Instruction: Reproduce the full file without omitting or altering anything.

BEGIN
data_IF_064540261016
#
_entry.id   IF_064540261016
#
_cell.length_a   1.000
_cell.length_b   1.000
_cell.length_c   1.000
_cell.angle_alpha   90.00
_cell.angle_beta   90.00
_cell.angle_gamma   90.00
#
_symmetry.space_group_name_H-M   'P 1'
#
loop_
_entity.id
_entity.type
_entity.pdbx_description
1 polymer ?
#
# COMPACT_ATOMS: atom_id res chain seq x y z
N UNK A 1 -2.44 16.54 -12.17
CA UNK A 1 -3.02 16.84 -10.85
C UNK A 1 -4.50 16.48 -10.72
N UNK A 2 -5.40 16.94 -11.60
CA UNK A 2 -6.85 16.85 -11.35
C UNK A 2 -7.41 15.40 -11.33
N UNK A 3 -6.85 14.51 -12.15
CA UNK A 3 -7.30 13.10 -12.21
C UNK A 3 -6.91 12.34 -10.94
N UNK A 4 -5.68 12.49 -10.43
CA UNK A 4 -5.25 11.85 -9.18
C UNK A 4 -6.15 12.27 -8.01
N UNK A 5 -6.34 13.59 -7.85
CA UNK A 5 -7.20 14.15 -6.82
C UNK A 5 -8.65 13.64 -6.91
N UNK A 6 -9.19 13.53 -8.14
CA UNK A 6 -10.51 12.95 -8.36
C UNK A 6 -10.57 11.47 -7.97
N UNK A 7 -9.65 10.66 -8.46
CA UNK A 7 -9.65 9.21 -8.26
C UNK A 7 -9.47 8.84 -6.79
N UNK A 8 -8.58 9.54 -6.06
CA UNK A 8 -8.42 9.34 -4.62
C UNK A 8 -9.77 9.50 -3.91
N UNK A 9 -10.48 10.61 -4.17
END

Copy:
data_IF_064540261016
#
_entry.id   IF_064540261016
#
_cell.length_a   1.000
_cell.length_b   1.000
_cell.length_c   1.000
_cell.angle_alpha   90.00
_cell.angle_beta   90.00
_cell.angle_gamma   90.00
#
_symmetry.space_group_name_H-M   'P 1'
#
loop_
_entity.id
_entity.type
_entity.pdbx_description
1 polymer ?
#
# COMPACT_ATOMS: atom_id res chain seq x y z
N UNK A 1 -2.44 16.54 -12.17
CA UNK A 1 -3.02 16.84 -10.85
C UNK A 1 -4.50 16.48 -10.72
N UNK A 2 -5.40 16.94 -11.60
CA UNK A 2 -6.85 16.85 -11.35
C UNK A 2 -7.41 15.40 -11.33
N UNK A 3 -6.85 14.51 -12.15
CA UNK A 3 -7.30 13.10 -12.21
C UNK A 3 -6.91 12.34 -10.94
N UNK A 4 -5.68 12.49 -10.43
CA UNK A 4 -5.25 11.85 -9.18
C UNK A 4 -6.15 12.27 -8.01
N UNK A 5 -6.34 13.59 -7.85
CA UNK A 5 -7.20 14.15 -6.82
C UNK A 5 -8.65 13.64 -6.91
N UNK A 6 -9.19 13.53 -8.14
CA UNK A 6 -10.51 12.95 -8.36
C UNK A 6 -10.57 11.47 -7.97
N UNK A 7 -9.65 10.66 -8.46
CA UNK A 7 -9.65 9.21 -8.26
C UNK A 7 -9.47 8.84 -6.79
N UNK A 8 -8.58 9.54 -6.06
CA UNK A 8 -8.42 9.34 -4.62
C UNK A 8 -9.77 9.50 -3.91
N UNK A 9 -10.48 10.61 -4.17